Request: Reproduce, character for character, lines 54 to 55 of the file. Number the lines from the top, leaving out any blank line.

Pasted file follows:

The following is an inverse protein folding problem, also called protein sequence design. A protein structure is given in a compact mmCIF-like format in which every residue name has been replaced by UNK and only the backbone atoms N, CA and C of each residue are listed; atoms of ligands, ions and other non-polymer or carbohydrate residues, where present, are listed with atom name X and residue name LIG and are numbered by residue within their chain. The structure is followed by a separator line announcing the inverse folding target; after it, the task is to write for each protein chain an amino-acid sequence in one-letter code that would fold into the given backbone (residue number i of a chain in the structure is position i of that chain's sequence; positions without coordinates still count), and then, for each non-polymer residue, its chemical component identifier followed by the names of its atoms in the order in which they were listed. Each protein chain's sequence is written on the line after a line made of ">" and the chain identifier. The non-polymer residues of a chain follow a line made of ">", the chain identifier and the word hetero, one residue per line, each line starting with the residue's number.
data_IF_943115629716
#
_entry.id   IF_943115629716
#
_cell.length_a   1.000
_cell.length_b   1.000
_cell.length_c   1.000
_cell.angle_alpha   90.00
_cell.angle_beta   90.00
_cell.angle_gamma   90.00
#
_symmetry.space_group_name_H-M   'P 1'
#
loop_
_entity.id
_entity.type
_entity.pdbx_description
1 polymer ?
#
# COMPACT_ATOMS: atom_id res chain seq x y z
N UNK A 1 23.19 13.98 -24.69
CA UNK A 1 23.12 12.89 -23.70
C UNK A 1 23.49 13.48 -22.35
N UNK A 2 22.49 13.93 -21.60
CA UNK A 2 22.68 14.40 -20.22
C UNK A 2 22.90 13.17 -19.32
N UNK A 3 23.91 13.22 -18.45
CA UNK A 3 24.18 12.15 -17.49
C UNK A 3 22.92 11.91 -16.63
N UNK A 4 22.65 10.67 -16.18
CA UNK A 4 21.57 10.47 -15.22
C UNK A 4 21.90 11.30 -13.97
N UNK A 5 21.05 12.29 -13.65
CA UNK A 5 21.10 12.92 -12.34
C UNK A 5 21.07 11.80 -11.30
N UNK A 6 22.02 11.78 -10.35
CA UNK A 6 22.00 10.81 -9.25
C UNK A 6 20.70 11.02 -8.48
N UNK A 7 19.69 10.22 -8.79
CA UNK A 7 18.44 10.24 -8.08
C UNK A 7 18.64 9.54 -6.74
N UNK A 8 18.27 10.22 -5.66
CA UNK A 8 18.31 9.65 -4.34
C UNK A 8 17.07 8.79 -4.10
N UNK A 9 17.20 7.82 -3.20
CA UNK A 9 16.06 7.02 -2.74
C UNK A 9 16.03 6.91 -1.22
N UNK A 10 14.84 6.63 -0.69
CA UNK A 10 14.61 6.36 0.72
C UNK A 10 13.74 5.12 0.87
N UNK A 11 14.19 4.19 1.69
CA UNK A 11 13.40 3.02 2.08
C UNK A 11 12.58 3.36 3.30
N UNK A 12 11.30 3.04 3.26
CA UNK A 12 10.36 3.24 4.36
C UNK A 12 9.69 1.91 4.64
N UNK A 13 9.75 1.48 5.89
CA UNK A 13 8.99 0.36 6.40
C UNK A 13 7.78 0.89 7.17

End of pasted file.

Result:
C UNK A 11 12.58 3.36 3.30
N UNK A 12 11.30 3.04 3.26